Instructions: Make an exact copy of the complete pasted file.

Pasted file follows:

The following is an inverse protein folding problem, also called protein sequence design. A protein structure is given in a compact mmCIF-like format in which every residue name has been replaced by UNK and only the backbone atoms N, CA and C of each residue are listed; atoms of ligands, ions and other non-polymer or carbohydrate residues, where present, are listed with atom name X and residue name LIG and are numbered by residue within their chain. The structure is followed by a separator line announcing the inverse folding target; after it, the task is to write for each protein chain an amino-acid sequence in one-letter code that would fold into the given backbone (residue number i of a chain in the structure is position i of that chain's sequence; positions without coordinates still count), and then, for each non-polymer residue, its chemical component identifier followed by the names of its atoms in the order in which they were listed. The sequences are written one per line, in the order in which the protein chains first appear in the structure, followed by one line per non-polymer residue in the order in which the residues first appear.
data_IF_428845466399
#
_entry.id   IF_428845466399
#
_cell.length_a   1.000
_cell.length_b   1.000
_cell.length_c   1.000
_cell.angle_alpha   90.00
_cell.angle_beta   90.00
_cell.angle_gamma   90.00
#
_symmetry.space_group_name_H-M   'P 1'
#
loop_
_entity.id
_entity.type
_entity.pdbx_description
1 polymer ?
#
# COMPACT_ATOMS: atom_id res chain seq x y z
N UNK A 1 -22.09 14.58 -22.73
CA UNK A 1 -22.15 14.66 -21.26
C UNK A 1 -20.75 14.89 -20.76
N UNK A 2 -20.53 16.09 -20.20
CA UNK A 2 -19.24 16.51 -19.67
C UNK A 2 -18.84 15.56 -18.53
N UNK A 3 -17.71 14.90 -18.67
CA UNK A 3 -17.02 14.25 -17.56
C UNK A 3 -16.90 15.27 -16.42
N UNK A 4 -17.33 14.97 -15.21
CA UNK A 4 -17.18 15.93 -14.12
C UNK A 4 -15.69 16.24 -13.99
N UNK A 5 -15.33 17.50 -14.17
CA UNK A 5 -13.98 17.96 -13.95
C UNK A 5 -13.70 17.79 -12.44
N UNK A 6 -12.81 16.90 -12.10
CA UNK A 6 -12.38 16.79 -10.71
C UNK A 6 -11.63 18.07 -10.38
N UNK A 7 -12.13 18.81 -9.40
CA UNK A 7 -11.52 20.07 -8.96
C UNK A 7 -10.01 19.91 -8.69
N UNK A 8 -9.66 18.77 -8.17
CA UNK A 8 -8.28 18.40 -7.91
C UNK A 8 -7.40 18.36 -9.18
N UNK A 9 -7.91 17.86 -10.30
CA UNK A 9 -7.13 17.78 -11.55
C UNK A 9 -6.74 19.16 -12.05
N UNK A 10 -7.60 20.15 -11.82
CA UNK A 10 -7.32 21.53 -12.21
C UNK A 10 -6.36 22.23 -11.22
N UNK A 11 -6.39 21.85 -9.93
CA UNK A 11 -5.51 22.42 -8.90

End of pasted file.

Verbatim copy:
The following is an inverse protein folding problem, also called protein sequence design. A protein structure is given in a compact mmCIF-like format in which every residue name has been replaced by UNK and only the backbone atoms N, CA and C of each residue are listed; atoms of ligands, ions and other non-polymer or carbohydrate residues, where present, are listed with atom name X and residue name LIG and are numbered by residue within their chain. The structure is followed by a separator line announcing the inverse folding target; after it, the task is to write for each protein chain an amino-acid sequence in one-letter code that would fold into the given backbone (residue number i of a chain in the structure is position i of that chain's sequence; positions without coordinates still count), and then, for each non-polymer residue, its chemical component identifier followed by the names of its atoms in the order in which they were listed. The sequences are written one per line, in the order in which the protein chains first appear in the structure, followed by one line per non-polymer residue in the order in which the residues first appear.
data_IF_428845466399
#
_entry.id   IF_428845466399
#
_cell.length_a   1.000
_cell.length_b   1.000
_cell.length_c   1.000
_cell.angle_alpha   90.00
_cell.angle_beta   90.00
_cell.angle_gamma   90.00
#
_symmetry.space_group_name_H-M   'P 1'
#
loop_
_entity.id
_entity.type
_entity.pdbx_description
1 polymer ?
#
# COMPACT_ATOMS: atom_id res chain seq x y z
N UNK A 1 -22.09 14.58 -22.73
CA UNK A 1 -22.15 14.66 -21.26
C UNK A 1 -20.75 14.89 -20.76
N UNK A 2 -20.53 16.09 -20.20
CA UNK A 2 -19.24 16.51 -19.67
C UNK A 2 -18.84 15.56 -18.53
N UNK A 3 -17.71 14.90 -18.67
CA UNK A 3 -17.02 14.25 -17.56
C UNK A 3 -16.90 15.27 -16.42
N UNK A 4 -17.33 14.97 -15.21
CA UNK A 4 -17.18 15.93 -14.12
C UNK A 4 -15.69 16.24 -13.99
N UNK A 5 -15.33 17.50 -14.17
CA UNK A 5 -13.98 17.96 -13.95
C UNK A 5 -13.70 17.79 -12.44
N UNK A 6 -12.81 16.90 -12.10
CA UNK A 6 -12.38 16.79 -10.71
C UNK A 6 -11.63 18.07 -10.38
N UNK A 7 -12.13 18.81 -9.40
CA UNK A 7 -11.52 20.07 -8.96
C UNK A 7 -10.01 19.91 -8.69
N UNK A 8 -9.66 18.77 -8.17
CA UNK A 8 -8.28 18.40 -7.91
C UNK A 8 -7.40 18.36 -9.18
N UNK A 9 -7.91 17.86 -10.30
CA UNK A 9 -7.13 17.78 -11.55
C UNK A 9 -6.74 19.16 -12.05
N UNK A 10 -7.60 20.15 -11.82
CA UNK A 10 -7.32 21.53 -12.21
C UNK A 10 -6.36 22.23 -11.22
N UNK A 11 -6.39 21.85 -9.93
CA UNK A 11 -5.51 22.42 -8.90